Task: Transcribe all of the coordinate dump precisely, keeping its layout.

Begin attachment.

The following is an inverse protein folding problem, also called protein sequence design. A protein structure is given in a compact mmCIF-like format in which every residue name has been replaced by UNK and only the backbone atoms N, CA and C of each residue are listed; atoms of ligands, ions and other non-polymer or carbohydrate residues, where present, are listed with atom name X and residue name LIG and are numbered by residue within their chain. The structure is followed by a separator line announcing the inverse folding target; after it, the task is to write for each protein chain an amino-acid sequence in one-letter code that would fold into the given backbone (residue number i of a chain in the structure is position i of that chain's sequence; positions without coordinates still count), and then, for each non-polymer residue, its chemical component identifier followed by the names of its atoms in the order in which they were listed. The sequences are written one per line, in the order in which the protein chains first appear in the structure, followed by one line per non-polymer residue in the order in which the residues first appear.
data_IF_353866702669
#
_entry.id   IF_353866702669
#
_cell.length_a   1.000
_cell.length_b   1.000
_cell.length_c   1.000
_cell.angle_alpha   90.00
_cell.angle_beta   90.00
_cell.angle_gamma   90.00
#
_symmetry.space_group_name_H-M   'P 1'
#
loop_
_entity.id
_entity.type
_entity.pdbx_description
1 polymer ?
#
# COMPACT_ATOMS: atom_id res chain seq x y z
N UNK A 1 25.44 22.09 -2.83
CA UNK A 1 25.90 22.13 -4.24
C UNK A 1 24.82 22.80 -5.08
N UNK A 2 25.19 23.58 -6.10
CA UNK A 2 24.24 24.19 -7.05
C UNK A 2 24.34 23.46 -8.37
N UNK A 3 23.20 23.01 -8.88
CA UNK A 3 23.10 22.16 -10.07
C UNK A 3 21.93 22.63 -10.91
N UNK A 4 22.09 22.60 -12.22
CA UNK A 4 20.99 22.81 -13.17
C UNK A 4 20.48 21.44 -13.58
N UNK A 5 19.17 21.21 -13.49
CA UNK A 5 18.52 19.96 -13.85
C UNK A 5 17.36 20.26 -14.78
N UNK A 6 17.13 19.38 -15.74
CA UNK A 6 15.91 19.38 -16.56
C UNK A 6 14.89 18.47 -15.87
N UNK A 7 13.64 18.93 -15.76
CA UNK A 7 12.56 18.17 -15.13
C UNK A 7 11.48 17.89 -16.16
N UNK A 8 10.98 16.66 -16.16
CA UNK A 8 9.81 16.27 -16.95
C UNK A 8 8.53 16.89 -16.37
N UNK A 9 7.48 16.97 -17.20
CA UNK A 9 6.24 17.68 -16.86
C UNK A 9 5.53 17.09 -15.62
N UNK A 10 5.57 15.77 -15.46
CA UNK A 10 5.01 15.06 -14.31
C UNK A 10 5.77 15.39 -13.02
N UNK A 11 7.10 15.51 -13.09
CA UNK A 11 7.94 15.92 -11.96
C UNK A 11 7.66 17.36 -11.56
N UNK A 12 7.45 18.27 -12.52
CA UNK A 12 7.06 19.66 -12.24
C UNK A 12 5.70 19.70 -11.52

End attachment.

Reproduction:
The following is an inverse protein folding problem, also called protein sequence design. A protein structure is given in a compact mmCIF-like format in which every residue name has been replaced by UNK and only the backbone atoms N, CA and C of each residue are listed; atoms of ligands, ions and other non-polymer or carbohydrate residues, where present, are listed with atom name X and residue name LIG and are numbered by residue within their chain. The structure is followed by a separator line announcing the inverse folding target; after it, the task is to write for each protein chain an amino-acid sequence in one-letter code that would fold into the given backbone (residue number i of a chain in the structure is position i of that chain's sequence; positions without coordinates still count), and then, for each non-polymer residue, its chemical component identifier followed by the names of its atoms in the order in which they were listed. The sequences are written one per line, in the order in which the protein chains first appear in the structure, followed by one line per non-polymer residue in the order in which the residues first appear.
data_IF_353866702669
#
_entry.id   IF_353866702669
#
_cell.length_a   1.000
_cell.length_b   1.000
_cell.length_c   1.000
_cell.angle_alpha   90.00
_cell.angle_beta   90.00
_cell.angle_gamma   90.00
#
_symmetry.space_group_name_H-M   'P 1'
#
loop_
_entity.id
_entity.type
_entity.pdbx_description
1 polymer ?
#
# COMPACT_ATOMS: atom_id res chain seq x y z
N UNK A 1 25.44 22.09 -2.83
CA UNK A 1 25.90 22.13 -4.24
C UNK A 1 24.82 22.80 -5.08
N UNK A 2 25.19 23.58 -6.10
CA UNK A 2 24.24 24.19 -7.05
C UNK A 2 24.34 23.46 -8.37
N UNK A 3 23.20 23.01 -8.88
CA UNK A 3 23.10 22.16 -10.07
C UNK A 3 21.93 22.63 -10.91
N UNK A 4 22.09 22.60 -12.22
CA UNK A 4 20.99 22.81 -13.17
C UNK A 4 20.48 21.44 -13.58
N UNK A 5 19.17 21.21 -13.49
CA UNK A 5 18.52 19.96 -13.85
C UNK A 5 17.36 20.26 -14.78
N UNK A 6 17.13 19.38 -15.74
CA UNK A 6 15.91 19.38 -16.56
C UNK A 6 14.89 18.47 -15.87
N UNK A 7 13.64 18.93 -15.76
CA UNK A 7 12.56 18.17 -15.13
C UNK A 7 11.48 17.89 -16.16
N UNK A 8 10.98 16.66 -16.16
CA UNK A 8 9.81 16.27 -16.95
C UNK A 8 8.53 16.89 -16.37
N UNK A 9 7.48 16.97 -17.20
CA UNK A 9 6.24 17.68 -16.86
C UNK A 9 5.53 17.09 -15.62
N UNK A 10 5.57 15.77 -15.46
CA UNK A 10 5.01 15.06 -14.31
C UNK A 10 5.77 15.39 -13.02
N UNK A 11 7.10 15.51 -13.09
CA UNK A 11 7.94 15.92 -11.96
C UNK A 11 7.66 17.36 -11.56
N UNK A 12 7.45 18.27 -12.52
CA UNK A 12 7.06 19.66 -12.24
C UNK A 12 5.70 19.70 -11.52